The benefits of compression garments for your sensory kid…

 

*This is a sponsored post, which means I was compensated to write it- but all opinions are my own, and I never write a sponsored post unless that product is AWESOME! 

“I finally got all the kids ready to walk out the door, and I turn around, and she’s in her bathing suit!

The exasperated mom pulled the scarf from her neck. It was December. Definitely not appropriate weather for bathing suits.

Her cheeks were flushed and her eyes were wide with concern. “Her behavior makes absolutely no sense!”

Patty was a mom of four kids who had brought her 6-year-old daughter Emma into the sensory gym for an Occupational Therapy Evaluation. For years, she had assumed that Emma was just “acting up” when she pulled these behaviors. But her sister, a special ed teacher, had been telling her about Sensory Processing Disorder (SPD).

Patty was at her wit’s end. “I need to do something”, she said.

Going over her daughter’s evaluation was very enlightening. Patty thought that her daughter was simply being “quirky” or misbehaving by putting on her bathing suit as the family was leaving for a party.

The truth was that Emily was actively seeking sensory input. Bathing suits and leotards are tight, which can be comforting to children who experience sensory processing difficulties.

(You know how swaddling a baby makes them calm and comfortable? This is because it provides them with a soft pressure over their whole body.)

In the school system, Occupational Therapists often recommend “compression vests” to help children who seek pressure from tight clothing, hugs, or other forms of “deep pressure” or “tactile” input.

The list of Benefits of Compression Garments for kids

  • Compression vests have helped many children who seek even pressure over their body.
  • It helps kids achieve a sense of calm
  • Increases focus
  • Decrease other sensory seeking behaviors

The drawbacks of popular compression vests

But, there are a few drawbacks to the “typical” compression vests you see out there.

    • Compression vests or weighted vests can “look different” than typical clothing, making socially aware children self-conscious.
    • The neoprene fabric of standard pressure vests can also be very stifling and hot. Children may be adverse to wearing them, even though the sensory input that it would provide would make them feel better.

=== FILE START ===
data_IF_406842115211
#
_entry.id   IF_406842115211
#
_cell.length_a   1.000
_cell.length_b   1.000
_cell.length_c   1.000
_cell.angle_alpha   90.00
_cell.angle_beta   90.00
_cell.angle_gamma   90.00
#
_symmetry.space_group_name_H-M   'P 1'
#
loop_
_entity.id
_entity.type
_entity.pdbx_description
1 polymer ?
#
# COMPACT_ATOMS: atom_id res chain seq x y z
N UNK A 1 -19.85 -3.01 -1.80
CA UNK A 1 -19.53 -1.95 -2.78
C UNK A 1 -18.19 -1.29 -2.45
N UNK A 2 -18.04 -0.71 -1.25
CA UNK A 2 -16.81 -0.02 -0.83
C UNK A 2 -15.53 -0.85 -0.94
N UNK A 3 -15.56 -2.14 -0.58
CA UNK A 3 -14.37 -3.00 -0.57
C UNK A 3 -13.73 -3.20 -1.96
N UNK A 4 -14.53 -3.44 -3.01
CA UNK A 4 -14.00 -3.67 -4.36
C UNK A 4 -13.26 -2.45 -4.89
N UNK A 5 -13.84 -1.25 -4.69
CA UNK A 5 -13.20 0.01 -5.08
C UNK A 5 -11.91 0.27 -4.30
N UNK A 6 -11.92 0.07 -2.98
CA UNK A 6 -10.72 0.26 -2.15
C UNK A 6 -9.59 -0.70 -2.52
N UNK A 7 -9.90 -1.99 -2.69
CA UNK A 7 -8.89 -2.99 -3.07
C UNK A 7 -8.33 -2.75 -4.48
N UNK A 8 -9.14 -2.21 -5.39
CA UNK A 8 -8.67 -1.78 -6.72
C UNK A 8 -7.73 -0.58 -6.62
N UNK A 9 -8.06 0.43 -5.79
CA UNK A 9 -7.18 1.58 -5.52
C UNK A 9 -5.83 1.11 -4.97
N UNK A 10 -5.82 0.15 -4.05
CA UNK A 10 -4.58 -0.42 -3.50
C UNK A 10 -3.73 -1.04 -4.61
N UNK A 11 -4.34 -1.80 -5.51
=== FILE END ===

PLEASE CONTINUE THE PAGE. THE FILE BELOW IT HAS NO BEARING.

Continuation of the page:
benefits compression garments

Kind of like when your kid doesn’t want to take their medicine because they’re too sick.

In instances like these, I love to recommend pressure garments that can be worn UNDER a child’s clothing. Rather than putting a child’s sensory needs on display, compression garments similar to undergarments are just like an undershirt.

What’s so different about an undershirt?

Nothing.
Except that this undershirt, the “Compresso-T “by SmartKnitKIDS®, provides a “sensory kid” with the input they need throughout the day WITHOUT announcing it to the world.

Recent research shows the use of sensory and adaptive approaches, such as wearing a pressure garment,  increases attention and promotes adaptive behaviors (Polatajko
& Cantin, 2010; Haar, 1998; Olson & Moulton, 2004). This type of external sensory support is often used by parents and service providers for calming the child and reducing anxiety to prepare them for learning and task engagement.

A recent study explored parental perceptions of their child’s behavior while wearing a seamless pressure garment during daily life activities. The caregiver survey indicated that caregivers support and are more satisfied with wearing of pressure garments in all occupation areas, especially during play, community outings, and learning experiences. It is believed that increased sensory inputs are available during play and community outings, which supports the positive perceived survey responses.